Between the World and Me gave insight into the mind of Ta-Nehisi Coates, where he discussed in-depth, his perception of race throughout history. This book was written to his son, Samori, to inform him about his African American history, and lifestyle. It gave him the ins and outs, and the dos and don'ts of his race. Ta-Nehisi Coates delivered his son life long lessons on how to treat himself and protect himself. This books ultimate goal was to dive deep into understanding the racial flaws within our country and attempting to portray where America went wrong during our history in terms of race.
The American Dream flaunts the idea that our country was based on equality, and if you work hard enough, you can be successful. This idea to many individuals is very appealing and seems achievable. However, Coates's interpretation of the 'dream' describes our country not to be built on equality and democracy, but rather on cruel and inhuman treatment of African Americans. He explains that people are so blindsided to the fact that we built our country on a 'government of the people,' this motto fails to include the black's and instead violently abuses their race. This is a significant concept that shows that African Americans have been mistreated from the start, and as much as people believe our nation has changed and departed from racism, there are still racist acts seen today.
Throughout the book, you are reminded of the idea that growing up in a black body is substantially different than growing up in a white frame. This message is, in my opinion, is one of the most prominent concepts. From a young age, Coates experiences things that a white person may never experience. Being held a gunpoint, he realizes that the 'dream' is a much further reach for him than it is for white people not only because of his wealth but because of the constant discriminatory practices he faces that one with a white body will never. He argues the school systems for blacks are condescending and make him feel somewhat trapped. He feels this way because he thinks they are giving him learning opportunities that he will never be able to follow through with because he isn't given the same chance as white people. For example, when he learns french in school, he assumes he will never get the opportunity to use that language and travel to France. Not until he goes to Howard University does he genuinely dig into the history of his race. He realizes that all black people are different, and thinks that the reason why black people are not cruel to white people is simply that they are better people. At Howard University, he is greatly influenced by the people he meets. He meets a series of three women, the last being his wife who all teach him valuable lessons of love.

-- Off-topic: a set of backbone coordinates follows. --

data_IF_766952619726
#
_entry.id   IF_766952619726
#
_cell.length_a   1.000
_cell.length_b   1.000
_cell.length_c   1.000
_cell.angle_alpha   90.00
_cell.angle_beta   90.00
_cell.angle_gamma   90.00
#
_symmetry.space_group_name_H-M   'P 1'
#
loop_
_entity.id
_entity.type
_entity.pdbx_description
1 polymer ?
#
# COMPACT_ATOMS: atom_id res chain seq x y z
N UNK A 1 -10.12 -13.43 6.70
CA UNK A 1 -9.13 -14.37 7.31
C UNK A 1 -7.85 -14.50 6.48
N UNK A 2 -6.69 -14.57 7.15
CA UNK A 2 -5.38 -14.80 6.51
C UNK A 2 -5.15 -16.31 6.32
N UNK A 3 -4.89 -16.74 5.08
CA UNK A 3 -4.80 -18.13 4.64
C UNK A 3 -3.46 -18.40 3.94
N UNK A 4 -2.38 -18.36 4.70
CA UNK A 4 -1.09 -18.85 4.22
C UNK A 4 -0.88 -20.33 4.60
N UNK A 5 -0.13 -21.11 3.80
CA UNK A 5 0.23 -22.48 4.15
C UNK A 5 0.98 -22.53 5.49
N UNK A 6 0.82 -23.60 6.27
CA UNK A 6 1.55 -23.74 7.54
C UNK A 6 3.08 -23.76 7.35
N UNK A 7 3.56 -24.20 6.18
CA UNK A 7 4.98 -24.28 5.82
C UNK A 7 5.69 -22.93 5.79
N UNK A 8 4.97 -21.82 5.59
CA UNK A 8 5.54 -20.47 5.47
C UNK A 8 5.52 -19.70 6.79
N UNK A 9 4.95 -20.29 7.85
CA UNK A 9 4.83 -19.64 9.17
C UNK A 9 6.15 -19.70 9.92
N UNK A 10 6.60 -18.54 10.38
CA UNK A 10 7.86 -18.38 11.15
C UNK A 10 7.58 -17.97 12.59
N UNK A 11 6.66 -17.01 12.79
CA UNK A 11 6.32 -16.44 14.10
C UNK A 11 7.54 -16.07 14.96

Coates, never sugar coates anything to his son, he tells him the truth because he believes he needs to prepare his son for the realities he might face. A concept throughout the book that shows significance and consequence is the safety of your own body. The book always reminds you and alludes to the deaths of innocent black people. The murders of these people continuously seem to have no consequences for their actions. Coates explains that, unfortunately, even though white police officers murder innocent black people and never seem to be punished, our society seems to be ok with it as this flaw appears to repeat itself regularly. When Coates met with Dr. Jones toward the end of the book, she appeared as though she composed herself very well, given the awful circumstances. She was surprised and shocked by the fact that the son's killer never got charged or a consequence of any sort, it baffled her mind to understand that such inhuman actions have no consequence. She lobbied with the idea that no matter how successful her son was or how much he accomplished, his death was inevitable, and that was the harsh reality due to racism.
Coates gave the readers his in-depth perception of the flaws within American society dealing with race. I was significantly impacted by the harsh reality of racism and how it is still largely in effect today. There is absolutely no reason that the color of their skin should define a person, yet that seems to be the case nevertheless. The fact is that for peace to come to our nation; we need to correct our bias first, which ultimately is ignorance.